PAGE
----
What Are the Most Famous Classic British Sports Cars?

The debate over which country made the best classic cars (pre-1970) is heated. Whether you believe Italy, Japan, Germany, England, the United States, or France produced the best vintage sports cars, England unquestionably offers some of the best classic sports cars ever made in build quality, innovative features, styling, and performance.

The most affordable European sports cars were all manufactured in England. Thus, you can blame the British sports car for the surge in interest in this type of vehicle in the United States.

The following list details the most famous British classic sports cars—cars that the GIs might have purchased and driven. For this list, a classic is defined as any model introduced before 1970. Also, if you need car for rent prefer a best Warrington Car Hire that has good addition of sports cars.

Austin Healey Sprite

The Bugeye Sprite, as it was known in the United States, was introduced in 1958 and got its name from its special headlight treatment. The designer’s main intent was for the headlights to withdraw into the hood when turned off, similar to how Porsche did with the 928 models. Because production costs prevented the design feature from being implemented, the headlights were fixed to the car’s hood.

The Austin-Healey Sprite was the world’s first mass-produced unit body sports car. It was launched with a four-cylinder, 43-horsepower inline engine displacing 948cc (1000cc=1 liter). The Austin-Healey Sprite was a simple car with no trunk lid or door handles; passengers would have to reach inside the vehicle to open the doors.

The seats had to be folded forward to access the spare tire or stow cargo. The Austin Healey Sprite was produced from 1958 to 1971 and evolved through four generations. While each subsequent iteration of the car sold well, the Bugeye Sprite, the original Sprite, is remembered fondly.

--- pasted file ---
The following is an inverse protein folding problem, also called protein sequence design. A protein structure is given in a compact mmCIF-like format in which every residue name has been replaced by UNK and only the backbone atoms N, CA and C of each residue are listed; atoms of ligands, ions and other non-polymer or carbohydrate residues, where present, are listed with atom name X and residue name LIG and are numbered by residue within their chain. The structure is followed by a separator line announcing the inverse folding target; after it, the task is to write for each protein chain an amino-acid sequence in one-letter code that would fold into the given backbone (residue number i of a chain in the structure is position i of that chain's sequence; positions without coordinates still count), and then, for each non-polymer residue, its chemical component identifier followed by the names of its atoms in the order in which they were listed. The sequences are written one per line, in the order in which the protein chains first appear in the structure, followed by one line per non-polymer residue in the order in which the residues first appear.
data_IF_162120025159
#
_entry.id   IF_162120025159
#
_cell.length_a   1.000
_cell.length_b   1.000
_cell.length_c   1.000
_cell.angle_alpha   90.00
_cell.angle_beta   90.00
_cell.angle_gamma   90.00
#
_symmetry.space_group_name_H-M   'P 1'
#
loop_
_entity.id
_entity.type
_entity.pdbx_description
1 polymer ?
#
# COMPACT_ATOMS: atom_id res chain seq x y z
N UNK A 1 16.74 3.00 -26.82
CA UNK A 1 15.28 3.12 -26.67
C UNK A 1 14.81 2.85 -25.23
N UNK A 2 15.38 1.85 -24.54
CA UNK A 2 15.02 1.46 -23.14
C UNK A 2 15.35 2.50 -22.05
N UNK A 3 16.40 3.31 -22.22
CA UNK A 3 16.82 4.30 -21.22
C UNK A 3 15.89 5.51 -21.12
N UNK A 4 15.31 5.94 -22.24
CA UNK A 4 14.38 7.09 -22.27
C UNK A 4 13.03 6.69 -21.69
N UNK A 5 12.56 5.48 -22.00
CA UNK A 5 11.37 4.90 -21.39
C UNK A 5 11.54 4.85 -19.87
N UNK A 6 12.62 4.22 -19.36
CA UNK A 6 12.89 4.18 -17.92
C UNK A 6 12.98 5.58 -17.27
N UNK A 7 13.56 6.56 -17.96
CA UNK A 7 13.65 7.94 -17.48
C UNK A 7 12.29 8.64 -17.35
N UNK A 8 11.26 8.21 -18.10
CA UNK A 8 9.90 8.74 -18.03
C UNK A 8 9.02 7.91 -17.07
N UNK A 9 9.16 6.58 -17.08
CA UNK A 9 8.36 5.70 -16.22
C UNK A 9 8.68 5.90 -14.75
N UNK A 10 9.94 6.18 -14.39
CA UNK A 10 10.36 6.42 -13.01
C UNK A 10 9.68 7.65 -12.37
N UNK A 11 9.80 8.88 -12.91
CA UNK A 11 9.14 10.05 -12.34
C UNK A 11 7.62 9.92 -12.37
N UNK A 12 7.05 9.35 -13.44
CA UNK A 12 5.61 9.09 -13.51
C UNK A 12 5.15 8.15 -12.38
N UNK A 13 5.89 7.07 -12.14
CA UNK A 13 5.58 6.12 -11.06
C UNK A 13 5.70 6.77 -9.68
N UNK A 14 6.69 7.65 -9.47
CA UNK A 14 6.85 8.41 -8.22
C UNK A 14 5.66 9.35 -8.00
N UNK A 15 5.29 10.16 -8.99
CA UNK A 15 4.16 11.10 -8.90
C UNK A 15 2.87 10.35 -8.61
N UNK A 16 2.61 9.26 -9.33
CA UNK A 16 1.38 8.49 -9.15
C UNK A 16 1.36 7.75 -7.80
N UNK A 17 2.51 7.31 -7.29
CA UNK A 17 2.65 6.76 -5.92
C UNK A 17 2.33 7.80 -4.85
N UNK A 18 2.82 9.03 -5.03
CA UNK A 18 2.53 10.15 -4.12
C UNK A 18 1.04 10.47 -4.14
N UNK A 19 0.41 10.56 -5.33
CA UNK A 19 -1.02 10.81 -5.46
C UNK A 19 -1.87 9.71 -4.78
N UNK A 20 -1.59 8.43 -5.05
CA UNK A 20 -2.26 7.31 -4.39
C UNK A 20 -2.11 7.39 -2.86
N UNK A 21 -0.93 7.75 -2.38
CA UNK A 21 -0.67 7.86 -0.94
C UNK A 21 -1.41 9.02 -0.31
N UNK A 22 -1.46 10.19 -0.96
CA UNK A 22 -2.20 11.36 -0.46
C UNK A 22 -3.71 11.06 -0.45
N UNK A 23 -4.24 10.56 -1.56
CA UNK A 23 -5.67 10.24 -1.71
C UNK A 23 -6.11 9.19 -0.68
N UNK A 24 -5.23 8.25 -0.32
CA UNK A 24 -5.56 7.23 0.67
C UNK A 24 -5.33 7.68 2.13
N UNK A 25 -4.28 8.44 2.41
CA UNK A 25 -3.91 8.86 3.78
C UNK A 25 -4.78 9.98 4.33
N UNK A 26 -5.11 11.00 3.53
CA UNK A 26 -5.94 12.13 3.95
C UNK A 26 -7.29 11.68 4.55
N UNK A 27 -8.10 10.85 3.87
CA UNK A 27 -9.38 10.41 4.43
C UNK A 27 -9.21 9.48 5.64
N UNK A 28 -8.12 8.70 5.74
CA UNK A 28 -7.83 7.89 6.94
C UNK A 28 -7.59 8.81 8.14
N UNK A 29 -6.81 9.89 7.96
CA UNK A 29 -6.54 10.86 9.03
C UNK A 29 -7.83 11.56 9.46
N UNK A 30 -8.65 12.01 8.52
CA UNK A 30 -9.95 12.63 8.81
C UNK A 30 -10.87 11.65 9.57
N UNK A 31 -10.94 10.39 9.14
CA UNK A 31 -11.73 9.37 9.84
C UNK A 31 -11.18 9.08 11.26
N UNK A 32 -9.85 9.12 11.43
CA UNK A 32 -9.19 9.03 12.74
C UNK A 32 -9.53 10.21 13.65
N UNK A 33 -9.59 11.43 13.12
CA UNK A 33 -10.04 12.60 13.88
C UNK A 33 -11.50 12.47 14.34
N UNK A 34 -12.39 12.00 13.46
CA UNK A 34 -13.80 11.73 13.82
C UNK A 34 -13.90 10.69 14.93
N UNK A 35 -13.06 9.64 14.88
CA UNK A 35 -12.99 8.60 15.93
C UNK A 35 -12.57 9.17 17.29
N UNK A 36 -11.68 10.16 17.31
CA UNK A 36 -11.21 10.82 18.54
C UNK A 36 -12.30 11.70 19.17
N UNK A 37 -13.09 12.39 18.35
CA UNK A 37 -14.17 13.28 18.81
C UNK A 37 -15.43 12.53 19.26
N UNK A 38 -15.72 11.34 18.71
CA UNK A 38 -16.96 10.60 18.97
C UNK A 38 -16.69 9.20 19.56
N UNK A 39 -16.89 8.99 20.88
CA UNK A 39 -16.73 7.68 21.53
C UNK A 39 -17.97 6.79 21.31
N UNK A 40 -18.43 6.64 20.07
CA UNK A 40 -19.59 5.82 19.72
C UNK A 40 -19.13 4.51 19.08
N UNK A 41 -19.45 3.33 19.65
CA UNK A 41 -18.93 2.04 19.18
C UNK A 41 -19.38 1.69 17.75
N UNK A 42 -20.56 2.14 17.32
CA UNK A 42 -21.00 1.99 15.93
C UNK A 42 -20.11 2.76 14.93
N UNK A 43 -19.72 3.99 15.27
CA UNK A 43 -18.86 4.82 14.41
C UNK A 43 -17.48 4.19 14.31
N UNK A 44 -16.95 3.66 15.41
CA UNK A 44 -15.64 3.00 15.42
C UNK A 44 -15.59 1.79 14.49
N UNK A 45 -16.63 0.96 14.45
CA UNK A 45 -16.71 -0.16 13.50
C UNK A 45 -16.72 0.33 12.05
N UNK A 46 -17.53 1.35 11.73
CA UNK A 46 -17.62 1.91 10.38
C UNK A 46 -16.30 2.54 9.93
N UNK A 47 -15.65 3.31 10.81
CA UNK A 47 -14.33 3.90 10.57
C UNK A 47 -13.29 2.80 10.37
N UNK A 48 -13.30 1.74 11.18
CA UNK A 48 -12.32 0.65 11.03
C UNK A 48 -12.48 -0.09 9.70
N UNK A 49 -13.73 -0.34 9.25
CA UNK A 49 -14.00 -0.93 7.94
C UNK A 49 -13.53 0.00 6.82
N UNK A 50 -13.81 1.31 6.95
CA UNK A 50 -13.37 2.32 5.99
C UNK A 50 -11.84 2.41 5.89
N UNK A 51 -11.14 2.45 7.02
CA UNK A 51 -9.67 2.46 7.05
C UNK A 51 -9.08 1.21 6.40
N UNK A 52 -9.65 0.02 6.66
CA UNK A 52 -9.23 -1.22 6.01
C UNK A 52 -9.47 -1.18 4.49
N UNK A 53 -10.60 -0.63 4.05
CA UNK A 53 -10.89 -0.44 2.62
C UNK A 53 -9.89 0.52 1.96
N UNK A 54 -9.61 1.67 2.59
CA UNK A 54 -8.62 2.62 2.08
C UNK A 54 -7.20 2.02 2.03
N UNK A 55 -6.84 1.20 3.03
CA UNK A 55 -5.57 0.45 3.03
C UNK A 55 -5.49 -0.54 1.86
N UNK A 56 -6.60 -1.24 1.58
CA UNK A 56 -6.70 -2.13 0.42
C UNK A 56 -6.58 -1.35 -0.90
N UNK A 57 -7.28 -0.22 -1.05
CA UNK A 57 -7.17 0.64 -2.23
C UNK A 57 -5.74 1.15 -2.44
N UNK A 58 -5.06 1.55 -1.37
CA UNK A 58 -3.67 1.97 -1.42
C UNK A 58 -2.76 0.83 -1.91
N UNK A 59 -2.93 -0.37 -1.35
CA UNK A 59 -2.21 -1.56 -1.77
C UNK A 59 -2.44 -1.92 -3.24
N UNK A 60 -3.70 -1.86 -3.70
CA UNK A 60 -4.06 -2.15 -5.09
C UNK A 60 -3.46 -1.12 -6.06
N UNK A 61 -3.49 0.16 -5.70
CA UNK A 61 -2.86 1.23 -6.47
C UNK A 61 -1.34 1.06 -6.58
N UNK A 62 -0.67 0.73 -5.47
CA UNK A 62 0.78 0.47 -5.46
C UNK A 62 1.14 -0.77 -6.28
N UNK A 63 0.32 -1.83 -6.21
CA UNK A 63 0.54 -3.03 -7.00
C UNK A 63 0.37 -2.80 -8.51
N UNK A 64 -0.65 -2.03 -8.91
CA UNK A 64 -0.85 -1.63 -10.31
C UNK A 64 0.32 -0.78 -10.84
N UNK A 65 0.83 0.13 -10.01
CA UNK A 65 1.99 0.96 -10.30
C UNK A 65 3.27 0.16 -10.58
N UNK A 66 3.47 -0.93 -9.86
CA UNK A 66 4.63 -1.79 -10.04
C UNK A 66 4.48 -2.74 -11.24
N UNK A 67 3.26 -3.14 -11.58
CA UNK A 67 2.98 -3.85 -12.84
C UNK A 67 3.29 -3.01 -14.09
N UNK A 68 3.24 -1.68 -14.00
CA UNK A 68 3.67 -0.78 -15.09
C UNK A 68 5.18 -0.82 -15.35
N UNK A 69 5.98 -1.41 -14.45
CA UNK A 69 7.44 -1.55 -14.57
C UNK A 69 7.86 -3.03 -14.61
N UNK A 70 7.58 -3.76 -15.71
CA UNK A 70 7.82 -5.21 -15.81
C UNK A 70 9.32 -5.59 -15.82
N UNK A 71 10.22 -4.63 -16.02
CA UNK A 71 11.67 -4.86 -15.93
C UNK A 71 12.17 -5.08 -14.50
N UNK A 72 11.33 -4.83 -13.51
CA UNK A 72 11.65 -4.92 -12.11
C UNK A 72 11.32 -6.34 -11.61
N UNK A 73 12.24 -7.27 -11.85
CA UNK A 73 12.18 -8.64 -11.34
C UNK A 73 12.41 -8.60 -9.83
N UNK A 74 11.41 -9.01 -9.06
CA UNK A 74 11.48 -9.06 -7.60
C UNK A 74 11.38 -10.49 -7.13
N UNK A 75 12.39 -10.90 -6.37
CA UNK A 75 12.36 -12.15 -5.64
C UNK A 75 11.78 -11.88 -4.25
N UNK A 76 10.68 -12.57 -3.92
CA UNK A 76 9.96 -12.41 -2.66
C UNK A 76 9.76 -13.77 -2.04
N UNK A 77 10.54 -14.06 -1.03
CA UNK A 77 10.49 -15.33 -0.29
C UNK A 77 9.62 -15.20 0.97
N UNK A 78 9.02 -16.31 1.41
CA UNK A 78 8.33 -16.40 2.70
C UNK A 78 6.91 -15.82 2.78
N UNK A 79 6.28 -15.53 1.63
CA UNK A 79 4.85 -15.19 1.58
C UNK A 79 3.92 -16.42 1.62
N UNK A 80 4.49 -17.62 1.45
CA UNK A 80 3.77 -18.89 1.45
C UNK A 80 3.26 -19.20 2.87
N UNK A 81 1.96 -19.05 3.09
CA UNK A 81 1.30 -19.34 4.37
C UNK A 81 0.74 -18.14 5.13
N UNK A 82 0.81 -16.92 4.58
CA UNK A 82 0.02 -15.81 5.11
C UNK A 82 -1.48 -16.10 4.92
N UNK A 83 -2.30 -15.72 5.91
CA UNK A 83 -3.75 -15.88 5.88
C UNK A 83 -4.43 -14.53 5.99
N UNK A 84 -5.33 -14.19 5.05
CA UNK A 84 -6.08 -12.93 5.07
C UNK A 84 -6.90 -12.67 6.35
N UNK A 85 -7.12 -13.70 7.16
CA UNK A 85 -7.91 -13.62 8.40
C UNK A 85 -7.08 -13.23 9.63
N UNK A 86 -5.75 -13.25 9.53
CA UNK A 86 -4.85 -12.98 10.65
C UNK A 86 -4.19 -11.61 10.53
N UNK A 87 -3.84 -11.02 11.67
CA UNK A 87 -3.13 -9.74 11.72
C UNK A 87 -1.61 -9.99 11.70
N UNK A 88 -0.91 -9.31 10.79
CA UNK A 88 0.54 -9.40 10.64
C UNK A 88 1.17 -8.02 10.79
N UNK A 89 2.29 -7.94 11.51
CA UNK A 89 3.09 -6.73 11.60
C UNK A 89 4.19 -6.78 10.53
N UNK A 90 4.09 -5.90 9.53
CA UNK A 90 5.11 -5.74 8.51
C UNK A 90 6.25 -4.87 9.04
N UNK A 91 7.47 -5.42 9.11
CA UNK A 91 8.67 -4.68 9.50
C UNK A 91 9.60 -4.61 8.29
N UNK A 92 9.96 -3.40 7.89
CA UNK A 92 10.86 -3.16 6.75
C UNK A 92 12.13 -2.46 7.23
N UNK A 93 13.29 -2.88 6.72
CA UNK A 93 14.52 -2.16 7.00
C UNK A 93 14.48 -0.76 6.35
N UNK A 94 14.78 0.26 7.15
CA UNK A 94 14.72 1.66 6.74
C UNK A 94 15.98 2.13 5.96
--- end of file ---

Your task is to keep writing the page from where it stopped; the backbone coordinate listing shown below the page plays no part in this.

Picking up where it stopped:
Jaguar XK-120

The XK120 was introduced in 1948 as a show car to showcase Jaguar’s latest XK series inline six-cylinder engine, and its fluidly supine lines caused such a stir that the model was put into production. Sir William Lyons, Jaguar’s lead designer and founder at the time, is said to have created the design overnight. The XK designation pertains to the engine installed in the vehicle, while the 120 denotes the model’s top speed.

The Jaguar’s top speed of 120 mph made it the fastest car globally in 1948. Its early cars were handcrafted from used frames of ash wood and aluminum. When the model’s popularity grew, Jaguar switched to steel bodies to ramp up production; however, aluminum was still used for the hood, doors, and trunk lid.

The 3.4-liter engine produced 160 horsepower, and while the top speed was listed as 120 miles per hour, several owners reported speeds over 130 miles an hour. The XK120 was produced in both two-seat convertible and two-seat coupe configurations for 12,055 units from 1948 to 1954.

Lotus Elan

The Lotus Elan was the first road car to use a steel backbone chassis with a fiberglass body. This resulted in a car that was remarkably lightweight and extremely rigid, which are hallmarks of Lotus founder Colin Chapman’s automotive design philosophy. When it came to the structure of sports cars, Chapman believed that agility was more important than power.